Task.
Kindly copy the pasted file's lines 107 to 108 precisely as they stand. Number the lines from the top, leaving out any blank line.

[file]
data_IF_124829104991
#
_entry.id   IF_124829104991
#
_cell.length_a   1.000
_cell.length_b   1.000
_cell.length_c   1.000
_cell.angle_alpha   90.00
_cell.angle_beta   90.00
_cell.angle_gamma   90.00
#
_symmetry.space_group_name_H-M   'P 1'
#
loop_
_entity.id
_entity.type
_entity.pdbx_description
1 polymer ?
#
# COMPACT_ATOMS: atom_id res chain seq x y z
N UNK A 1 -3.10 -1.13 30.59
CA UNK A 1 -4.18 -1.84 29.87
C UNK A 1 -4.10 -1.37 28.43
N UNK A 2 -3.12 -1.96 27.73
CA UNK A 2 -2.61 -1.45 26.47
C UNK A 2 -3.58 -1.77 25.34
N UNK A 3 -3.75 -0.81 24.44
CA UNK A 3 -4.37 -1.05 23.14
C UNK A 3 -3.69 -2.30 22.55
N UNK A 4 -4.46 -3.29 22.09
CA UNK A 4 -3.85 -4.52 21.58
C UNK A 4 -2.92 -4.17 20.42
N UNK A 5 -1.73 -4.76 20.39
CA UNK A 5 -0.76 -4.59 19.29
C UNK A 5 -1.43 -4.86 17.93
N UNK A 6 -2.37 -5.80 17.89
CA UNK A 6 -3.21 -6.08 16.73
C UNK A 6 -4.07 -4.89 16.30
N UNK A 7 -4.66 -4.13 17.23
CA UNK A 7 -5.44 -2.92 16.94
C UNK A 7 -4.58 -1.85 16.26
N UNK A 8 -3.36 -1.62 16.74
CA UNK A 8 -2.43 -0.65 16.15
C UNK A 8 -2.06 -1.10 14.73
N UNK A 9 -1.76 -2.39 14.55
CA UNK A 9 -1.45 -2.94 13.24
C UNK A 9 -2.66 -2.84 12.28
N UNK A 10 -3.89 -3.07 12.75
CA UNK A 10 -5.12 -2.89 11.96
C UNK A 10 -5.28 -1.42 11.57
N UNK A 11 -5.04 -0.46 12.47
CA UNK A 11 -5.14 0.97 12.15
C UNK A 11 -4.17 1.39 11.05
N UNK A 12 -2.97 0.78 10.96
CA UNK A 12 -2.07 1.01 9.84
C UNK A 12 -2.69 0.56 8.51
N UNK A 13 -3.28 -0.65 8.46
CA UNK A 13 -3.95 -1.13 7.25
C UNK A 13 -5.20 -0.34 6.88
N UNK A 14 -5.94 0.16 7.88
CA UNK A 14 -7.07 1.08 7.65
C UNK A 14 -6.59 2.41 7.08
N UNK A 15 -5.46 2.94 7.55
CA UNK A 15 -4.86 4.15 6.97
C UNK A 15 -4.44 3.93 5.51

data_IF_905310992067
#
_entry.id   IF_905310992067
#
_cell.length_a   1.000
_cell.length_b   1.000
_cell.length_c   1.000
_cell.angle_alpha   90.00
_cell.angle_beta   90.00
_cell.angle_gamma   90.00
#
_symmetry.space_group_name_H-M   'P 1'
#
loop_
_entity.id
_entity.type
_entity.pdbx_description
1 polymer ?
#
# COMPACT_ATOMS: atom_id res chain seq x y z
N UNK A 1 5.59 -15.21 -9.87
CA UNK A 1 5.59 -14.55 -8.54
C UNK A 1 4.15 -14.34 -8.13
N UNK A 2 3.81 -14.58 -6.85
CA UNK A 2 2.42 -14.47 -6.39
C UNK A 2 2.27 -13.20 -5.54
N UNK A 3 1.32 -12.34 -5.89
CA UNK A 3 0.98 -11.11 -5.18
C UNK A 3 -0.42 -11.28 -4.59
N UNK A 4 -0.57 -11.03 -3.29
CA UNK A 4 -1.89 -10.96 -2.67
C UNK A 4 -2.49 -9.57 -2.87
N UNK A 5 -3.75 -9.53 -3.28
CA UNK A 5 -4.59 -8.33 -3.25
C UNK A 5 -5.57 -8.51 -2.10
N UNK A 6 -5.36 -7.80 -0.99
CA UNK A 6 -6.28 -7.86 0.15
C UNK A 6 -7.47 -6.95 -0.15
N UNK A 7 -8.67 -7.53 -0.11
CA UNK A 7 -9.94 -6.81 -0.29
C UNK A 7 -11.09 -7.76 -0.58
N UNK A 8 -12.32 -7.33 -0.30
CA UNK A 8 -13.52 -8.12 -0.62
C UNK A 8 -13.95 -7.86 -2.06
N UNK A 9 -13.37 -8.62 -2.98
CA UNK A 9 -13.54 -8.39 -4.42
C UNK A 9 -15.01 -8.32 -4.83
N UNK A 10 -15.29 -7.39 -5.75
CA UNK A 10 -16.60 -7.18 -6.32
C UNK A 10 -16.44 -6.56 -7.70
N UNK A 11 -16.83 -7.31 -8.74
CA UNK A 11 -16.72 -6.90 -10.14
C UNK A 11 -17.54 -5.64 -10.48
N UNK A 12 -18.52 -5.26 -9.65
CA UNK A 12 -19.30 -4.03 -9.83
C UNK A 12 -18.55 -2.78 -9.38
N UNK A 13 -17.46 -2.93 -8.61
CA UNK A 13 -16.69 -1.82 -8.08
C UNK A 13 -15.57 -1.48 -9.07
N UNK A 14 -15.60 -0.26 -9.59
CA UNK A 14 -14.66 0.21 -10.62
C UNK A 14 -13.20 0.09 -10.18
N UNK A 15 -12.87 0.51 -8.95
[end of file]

N UNK A 8 -12.32 -7.33 -0.30
CA UNK A 8 -13.52 -8.12 -0.62